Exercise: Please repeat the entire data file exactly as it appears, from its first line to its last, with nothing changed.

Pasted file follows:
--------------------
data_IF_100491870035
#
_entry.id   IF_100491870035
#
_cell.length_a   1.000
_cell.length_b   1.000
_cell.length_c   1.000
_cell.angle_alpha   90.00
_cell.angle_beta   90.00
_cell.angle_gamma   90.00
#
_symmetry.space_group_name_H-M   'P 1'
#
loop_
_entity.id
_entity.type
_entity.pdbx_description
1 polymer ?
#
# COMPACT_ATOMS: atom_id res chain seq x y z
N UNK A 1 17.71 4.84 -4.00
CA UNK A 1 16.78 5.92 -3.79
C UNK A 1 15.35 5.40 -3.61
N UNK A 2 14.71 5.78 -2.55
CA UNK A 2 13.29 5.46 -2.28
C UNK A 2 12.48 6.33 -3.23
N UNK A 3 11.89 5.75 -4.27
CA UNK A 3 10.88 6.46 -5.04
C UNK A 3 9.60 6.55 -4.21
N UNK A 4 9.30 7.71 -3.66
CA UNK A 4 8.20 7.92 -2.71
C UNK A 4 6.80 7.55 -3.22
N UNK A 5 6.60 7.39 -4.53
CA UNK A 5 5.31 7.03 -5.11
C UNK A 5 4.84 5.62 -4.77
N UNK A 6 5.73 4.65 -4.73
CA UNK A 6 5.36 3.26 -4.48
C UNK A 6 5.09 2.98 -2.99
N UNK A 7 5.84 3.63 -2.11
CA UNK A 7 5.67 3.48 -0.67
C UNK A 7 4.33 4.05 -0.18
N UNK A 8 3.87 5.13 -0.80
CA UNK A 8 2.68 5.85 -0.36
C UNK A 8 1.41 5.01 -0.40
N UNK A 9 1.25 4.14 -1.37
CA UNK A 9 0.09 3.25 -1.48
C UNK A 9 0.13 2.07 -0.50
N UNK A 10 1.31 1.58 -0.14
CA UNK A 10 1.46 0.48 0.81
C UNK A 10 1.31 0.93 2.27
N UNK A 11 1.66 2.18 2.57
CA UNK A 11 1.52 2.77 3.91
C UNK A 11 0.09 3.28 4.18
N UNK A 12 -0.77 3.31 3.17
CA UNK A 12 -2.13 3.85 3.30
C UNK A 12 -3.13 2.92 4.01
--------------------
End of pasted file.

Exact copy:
data_IF_100491870035
#
_entry.id   IF_100491870035
#
_cell.length_a   1.000
_cell.length_b   1.000
_cell.length_c   1.000
_cell.angle_alpha   90.00
_cell.angle_beta   90.00
_cell.angle_gamma   90.00
#
_symmetry.space_group_name_H-M   'P 1'
#
loop_
_entity.id
_entity.type
_entity.pdbx_description
1 polymer ?
#
# COMPACT_ATOMS: atom_id res chain seq x y z
N UNK A 1 17.71 4.84 -4.00
CA UNK A 1 16.78 5.92 -3.79
C UNK A 1 15.35 5.40 -3.61
N UNK A 2 14.71 5.78 -2.55
CA UNK A 2 13.29 5.46 -2.28
C UNK A 2 12.48 6.33 -3.23
N UNK A 3 11.89 5.75 -4.27
CA UNK A 3 10.88 6.46 -5.04
C UNK A 3 9.60 6.55 -4.21
N UNK A 4 9.30 7.71 -3.66
CA UNK A 4 8.20 7.92 -2.71
C UNK A 4 6.80 7.55 -3.22
N UNK A 5 6.60 7.39 -4.53
CA UNK A 5 5.31 7.03 -5.11
C UNK A 5 4.84 5.62 -4.77
N UNK A 6 5.73 4.65 -4.73
CA UNK A 6 5.36 3.26 -4.48
C UNK A 6 5.09 2.98 -2.99
N UNK A 7 5.84 3.63 -2.11
CA UNK A 7 5.67 3.48 -0.67
C UNK A 7 4.33 4.05 -0.18
N UNK A 8 3.87 5.13 -0.80
CA UNK A 8 2.68 5.85 -0.36
C UNK A 8 1.41 5.01 -0.40
N UNK A 9 1.25 4.14 -1.37
CA UNK A 9 0.09 3.25 -1.48
C UNK A 9 0.13 2.07 -0.50
N UNK A 10 1.31 1.58 -0.14
CA UNK A 10 1.46 0.48 0.81
C UNK A 10 1.31 0.93 2.27
N UNK A 11 1.66 2.18 2.57
CA UNK A 11 1.52 2.77 3.91
C UNK A 11 0.09 3.28 4.18
N UNK A 12 -0.77 3.31 3.17
CA UNK A 12 -2.13 3.85 3.30
C UNK A 12 -3.13 2.92 4.01